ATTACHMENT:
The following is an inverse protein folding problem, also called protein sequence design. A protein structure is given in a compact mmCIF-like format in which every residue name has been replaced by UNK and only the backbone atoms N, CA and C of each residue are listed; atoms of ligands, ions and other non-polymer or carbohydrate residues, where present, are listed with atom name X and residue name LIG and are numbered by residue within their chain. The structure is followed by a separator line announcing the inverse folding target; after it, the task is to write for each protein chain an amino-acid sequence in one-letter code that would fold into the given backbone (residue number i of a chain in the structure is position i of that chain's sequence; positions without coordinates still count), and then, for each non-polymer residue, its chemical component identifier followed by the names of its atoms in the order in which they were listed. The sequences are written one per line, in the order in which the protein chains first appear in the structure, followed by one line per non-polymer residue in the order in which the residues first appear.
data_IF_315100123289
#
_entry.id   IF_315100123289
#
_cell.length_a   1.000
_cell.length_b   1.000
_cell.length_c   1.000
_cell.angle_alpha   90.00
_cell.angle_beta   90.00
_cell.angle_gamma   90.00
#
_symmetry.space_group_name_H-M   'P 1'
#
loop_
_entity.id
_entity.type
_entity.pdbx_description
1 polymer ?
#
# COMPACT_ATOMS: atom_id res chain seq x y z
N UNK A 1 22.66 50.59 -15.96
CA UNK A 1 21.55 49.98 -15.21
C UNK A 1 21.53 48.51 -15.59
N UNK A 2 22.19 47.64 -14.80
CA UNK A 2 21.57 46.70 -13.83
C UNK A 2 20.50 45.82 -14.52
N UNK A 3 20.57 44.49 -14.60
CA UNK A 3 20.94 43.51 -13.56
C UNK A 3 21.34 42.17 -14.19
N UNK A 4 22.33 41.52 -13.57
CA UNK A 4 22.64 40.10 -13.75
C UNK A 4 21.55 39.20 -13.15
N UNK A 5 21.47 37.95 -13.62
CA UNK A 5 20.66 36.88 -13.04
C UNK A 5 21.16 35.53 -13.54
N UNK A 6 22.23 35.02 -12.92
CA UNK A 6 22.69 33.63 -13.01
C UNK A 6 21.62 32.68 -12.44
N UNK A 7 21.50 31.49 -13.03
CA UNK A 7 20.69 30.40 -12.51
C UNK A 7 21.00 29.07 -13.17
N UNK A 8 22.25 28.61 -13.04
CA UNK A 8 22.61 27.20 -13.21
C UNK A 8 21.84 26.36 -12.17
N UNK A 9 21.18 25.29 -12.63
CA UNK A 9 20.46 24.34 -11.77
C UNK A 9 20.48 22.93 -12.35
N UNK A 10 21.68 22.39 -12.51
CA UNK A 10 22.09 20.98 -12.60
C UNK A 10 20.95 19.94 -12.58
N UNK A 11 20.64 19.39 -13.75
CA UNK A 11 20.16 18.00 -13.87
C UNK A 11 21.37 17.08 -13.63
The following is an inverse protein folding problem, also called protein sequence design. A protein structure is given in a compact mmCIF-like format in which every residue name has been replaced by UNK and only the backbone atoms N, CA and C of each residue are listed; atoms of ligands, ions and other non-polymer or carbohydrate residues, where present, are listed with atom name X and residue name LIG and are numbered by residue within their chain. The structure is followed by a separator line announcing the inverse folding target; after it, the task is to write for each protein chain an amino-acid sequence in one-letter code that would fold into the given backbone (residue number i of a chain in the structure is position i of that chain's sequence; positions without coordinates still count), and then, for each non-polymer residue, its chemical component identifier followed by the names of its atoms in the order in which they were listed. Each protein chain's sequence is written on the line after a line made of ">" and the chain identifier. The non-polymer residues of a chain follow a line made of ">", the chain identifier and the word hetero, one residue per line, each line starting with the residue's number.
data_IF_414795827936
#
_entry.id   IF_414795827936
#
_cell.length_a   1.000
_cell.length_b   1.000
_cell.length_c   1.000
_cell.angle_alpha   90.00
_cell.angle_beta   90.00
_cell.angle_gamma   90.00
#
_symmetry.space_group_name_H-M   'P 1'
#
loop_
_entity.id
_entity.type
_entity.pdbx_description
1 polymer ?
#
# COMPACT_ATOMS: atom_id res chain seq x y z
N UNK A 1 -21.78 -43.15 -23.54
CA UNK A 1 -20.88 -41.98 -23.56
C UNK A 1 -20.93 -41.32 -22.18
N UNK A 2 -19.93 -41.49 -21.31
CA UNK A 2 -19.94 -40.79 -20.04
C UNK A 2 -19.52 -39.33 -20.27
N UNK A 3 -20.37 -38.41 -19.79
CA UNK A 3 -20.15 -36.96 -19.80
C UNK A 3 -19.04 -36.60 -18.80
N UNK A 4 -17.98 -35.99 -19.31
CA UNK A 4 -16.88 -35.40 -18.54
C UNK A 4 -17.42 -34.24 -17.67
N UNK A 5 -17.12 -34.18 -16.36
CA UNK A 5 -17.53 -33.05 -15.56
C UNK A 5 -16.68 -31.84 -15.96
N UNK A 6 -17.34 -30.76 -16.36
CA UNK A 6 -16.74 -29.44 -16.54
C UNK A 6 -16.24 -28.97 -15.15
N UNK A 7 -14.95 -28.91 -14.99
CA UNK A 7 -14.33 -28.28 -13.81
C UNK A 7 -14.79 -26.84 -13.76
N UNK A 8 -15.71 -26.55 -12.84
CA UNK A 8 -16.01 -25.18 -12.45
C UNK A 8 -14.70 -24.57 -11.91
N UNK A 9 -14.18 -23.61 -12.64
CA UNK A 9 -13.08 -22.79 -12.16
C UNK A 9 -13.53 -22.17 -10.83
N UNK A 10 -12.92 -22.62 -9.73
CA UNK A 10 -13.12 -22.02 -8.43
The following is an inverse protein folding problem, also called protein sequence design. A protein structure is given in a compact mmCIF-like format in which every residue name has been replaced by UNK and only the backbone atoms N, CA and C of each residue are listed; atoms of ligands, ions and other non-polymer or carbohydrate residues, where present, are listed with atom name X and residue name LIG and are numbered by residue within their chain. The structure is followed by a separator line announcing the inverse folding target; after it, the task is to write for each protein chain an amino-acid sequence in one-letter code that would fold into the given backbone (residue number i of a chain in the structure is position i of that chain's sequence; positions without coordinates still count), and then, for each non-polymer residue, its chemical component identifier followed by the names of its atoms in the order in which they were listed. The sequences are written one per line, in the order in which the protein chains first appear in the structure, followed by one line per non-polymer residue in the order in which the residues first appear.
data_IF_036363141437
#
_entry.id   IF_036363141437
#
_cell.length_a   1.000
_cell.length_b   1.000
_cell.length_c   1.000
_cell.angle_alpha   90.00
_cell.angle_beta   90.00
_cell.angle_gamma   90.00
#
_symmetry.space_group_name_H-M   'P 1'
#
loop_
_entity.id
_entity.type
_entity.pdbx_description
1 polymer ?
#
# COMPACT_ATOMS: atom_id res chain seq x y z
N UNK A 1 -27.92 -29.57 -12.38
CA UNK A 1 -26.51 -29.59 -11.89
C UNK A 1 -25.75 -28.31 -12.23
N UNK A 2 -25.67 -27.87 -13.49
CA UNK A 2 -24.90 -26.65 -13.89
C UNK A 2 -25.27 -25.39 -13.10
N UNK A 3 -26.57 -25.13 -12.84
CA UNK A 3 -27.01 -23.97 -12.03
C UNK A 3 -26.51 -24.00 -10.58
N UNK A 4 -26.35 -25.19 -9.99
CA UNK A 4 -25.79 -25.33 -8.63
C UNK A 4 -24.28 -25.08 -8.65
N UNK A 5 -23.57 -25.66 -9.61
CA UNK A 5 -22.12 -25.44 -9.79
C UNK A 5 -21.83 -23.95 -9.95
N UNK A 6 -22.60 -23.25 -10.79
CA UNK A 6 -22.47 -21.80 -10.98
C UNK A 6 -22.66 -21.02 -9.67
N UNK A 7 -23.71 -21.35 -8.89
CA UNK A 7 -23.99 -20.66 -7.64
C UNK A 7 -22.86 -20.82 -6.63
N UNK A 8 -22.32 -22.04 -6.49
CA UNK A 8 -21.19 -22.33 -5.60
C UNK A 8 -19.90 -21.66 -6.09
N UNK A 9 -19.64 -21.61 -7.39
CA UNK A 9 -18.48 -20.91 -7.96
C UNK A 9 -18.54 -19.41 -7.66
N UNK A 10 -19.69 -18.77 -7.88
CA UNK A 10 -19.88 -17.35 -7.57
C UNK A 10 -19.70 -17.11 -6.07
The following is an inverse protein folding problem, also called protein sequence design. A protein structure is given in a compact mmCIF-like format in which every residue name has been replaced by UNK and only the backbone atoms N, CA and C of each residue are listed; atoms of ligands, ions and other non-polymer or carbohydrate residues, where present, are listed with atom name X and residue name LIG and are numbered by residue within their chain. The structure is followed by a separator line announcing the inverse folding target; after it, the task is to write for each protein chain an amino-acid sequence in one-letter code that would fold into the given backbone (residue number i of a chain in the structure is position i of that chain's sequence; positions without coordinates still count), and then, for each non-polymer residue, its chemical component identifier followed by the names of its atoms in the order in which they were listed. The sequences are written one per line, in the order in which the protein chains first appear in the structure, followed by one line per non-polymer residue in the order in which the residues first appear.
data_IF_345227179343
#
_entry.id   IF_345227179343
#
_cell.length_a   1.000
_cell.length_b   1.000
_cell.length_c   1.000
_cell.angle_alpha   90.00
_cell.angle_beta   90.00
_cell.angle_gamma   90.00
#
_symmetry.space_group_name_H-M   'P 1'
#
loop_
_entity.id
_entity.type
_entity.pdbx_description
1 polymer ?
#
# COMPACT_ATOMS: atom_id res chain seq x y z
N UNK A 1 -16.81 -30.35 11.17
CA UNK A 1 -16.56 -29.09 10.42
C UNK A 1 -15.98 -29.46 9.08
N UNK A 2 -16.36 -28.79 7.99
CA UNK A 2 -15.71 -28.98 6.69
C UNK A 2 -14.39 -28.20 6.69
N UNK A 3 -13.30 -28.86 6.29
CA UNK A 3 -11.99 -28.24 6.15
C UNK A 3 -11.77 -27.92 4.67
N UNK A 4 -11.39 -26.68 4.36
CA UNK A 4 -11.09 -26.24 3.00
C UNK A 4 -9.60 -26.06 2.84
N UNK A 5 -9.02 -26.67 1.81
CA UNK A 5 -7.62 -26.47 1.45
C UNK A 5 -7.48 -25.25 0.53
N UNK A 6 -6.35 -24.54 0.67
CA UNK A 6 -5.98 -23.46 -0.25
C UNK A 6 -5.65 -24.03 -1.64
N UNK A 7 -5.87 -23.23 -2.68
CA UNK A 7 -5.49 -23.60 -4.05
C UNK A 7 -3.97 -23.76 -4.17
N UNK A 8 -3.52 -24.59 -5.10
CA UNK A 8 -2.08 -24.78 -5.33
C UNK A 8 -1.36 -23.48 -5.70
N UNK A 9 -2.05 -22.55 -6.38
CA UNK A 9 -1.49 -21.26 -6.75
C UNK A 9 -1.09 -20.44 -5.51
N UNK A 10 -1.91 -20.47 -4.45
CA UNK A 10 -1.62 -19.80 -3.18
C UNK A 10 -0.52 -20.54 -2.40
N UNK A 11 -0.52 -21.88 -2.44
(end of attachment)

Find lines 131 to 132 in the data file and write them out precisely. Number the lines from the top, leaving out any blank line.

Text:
C UNK A 2 -25.27 -25.39 -13.10
N UNK A 3 -26.57 -25.13 -12.84